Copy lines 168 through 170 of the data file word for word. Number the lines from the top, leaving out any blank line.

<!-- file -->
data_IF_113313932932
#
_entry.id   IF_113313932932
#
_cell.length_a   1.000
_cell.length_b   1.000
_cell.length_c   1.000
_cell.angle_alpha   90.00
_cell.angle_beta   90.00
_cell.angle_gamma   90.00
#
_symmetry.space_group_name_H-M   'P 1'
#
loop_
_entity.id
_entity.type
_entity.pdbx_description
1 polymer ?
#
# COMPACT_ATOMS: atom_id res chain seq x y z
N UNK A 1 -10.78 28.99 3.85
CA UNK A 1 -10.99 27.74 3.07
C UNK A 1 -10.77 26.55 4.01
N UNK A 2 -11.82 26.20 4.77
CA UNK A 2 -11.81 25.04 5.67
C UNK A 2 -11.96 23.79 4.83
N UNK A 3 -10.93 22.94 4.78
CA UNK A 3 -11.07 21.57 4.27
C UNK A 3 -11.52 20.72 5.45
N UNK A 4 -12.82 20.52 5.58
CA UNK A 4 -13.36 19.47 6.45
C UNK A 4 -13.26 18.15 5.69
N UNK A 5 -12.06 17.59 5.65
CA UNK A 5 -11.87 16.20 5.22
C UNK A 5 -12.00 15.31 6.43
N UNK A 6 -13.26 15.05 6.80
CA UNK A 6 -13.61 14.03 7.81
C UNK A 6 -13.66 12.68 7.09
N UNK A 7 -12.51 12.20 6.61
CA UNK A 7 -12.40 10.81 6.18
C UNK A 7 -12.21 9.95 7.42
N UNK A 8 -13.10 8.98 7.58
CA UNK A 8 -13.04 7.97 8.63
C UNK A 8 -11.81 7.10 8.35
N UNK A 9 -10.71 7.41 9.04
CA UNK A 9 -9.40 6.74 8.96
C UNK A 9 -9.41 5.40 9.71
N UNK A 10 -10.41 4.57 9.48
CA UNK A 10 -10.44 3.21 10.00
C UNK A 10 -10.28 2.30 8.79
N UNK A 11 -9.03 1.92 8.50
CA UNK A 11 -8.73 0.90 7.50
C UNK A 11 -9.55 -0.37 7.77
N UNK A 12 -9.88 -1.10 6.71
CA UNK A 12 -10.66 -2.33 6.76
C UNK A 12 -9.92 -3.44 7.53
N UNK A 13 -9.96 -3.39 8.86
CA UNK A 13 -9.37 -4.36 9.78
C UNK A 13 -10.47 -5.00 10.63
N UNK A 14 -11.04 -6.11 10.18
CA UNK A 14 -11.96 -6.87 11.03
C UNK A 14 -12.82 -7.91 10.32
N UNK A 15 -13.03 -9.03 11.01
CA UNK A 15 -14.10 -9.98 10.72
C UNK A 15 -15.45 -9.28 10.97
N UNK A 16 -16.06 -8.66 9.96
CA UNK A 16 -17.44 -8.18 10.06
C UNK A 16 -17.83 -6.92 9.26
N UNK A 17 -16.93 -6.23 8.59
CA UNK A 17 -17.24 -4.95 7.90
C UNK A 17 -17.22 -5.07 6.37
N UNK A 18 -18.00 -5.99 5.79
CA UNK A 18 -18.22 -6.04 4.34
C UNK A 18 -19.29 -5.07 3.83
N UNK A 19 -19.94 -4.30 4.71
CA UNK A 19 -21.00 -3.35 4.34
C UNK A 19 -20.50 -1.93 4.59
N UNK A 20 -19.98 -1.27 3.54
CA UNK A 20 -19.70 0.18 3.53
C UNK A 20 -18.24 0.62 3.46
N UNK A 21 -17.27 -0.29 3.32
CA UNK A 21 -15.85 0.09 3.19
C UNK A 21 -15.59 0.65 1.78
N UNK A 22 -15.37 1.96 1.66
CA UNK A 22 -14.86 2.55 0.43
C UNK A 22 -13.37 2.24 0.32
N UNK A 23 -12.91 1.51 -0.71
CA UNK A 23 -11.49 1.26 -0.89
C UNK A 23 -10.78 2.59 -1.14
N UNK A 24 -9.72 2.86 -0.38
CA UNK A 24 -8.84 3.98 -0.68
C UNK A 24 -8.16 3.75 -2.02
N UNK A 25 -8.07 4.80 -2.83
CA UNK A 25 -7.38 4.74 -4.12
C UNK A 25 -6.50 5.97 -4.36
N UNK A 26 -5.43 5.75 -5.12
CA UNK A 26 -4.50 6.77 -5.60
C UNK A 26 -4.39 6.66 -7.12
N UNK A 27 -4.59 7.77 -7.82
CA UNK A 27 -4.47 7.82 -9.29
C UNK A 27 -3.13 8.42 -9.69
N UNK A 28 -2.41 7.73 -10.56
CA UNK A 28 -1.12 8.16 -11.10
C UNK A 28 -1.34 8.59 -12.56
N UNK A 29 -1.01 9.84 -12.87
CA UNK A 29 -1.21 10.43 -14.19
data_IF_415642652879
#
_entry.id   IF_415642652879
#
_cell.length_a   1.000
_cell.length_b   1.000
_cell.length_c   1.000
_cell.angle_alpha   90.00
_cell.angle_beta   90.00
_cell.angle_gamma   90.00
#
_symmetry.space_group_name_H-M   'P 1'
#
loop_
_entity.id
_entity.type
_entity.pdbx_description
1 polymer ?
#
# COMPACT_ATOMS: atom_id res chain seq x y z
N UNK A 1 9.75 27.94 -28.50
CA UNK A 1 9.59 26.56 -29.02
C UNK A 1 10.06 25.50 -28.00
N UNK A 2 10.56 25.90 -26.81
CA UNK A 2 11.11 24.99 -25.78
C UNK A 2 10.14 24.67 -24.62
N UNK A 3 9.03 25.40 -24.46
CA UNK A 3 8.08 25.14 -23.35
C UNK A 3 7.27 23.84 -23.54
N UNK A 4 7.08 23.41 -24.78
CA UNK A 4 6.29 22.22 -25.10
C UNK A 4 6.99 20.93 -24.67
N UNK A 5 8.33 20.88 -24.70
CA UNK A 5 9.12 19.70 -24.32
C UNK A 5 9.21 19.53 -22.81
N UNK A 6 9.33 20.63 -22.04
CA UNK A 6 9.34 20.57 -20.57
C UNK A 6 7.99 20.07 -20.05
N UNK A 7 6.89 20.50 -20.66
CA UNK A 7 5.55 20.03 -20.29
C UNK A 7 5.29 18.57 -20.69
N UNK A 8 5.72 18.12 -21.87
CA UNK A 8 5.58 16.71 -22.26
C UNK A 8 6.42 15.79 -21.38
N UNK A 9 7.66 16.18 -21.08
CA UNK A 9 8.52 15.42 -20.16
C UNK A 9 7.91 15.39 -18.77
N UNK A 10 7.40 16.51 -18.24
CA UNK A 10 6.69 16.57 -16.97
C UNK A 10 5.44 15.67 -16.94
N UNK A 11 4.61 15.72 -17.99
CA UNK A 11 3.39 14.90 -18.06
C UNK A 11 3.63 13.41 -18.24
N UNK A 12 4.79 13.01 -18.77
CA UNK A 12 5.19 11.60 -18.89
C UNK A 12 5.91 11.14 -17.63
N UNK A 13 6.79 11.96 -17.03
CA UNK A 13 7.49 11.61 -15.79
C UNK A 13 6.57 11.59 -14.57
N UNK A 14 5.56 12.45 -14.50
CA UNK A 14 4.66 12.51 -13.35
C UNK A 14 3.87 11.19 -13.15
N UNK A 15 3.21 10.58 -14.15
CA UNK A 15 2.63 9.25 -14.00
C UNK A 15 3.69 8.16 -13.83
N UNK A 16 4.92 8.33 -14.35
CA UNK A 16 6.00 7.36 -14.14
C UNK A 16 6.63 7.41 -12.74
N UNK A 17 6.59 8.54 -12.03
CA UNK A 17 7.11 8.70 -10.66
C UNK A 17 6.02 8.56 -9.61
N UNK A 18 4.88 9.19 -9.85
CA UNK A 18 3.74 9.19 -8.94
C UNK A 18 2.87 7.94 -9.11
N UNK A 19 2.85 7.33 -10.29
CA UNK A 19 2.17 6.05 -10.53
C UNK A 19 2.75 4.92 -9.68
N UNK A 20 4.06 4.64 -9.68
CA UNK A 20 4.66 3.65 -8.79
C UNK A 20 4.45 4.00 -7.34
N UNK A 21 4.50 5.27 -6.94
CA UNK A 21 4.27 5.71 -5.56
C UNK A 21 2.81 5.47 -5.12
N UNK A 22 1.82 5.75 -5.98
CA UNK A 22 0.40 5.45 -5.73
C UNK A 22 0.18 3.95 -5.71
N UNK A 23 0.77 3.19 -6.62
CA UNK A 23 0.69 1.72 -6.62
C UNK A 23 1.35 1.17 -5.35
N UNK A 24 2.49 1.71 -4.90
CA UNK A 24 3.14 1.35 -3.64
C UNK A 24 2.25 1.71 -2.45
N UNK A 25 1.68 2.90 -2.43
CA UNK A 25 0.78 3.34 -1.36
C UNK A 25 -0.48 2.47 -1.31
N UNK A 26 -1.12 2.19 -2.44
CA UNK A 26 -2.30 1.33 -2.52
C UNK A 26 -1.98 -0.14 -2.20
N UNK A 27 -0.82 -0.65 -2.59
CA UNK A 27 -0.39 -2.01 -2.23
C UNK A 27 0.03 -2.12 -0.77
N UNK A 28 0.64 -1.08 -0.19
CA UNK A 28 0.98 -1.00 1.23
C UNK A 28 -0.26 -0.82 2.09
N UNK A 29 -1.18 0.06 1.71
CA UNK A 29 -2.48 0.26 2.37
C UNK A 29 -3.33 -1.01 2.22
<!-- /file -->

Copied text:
C UNK A 14 3.87 11.19 -13.15
N UNK A 15 3.21 10.58 -14.15
CA UNK A 15 2.63 9.25 -14.00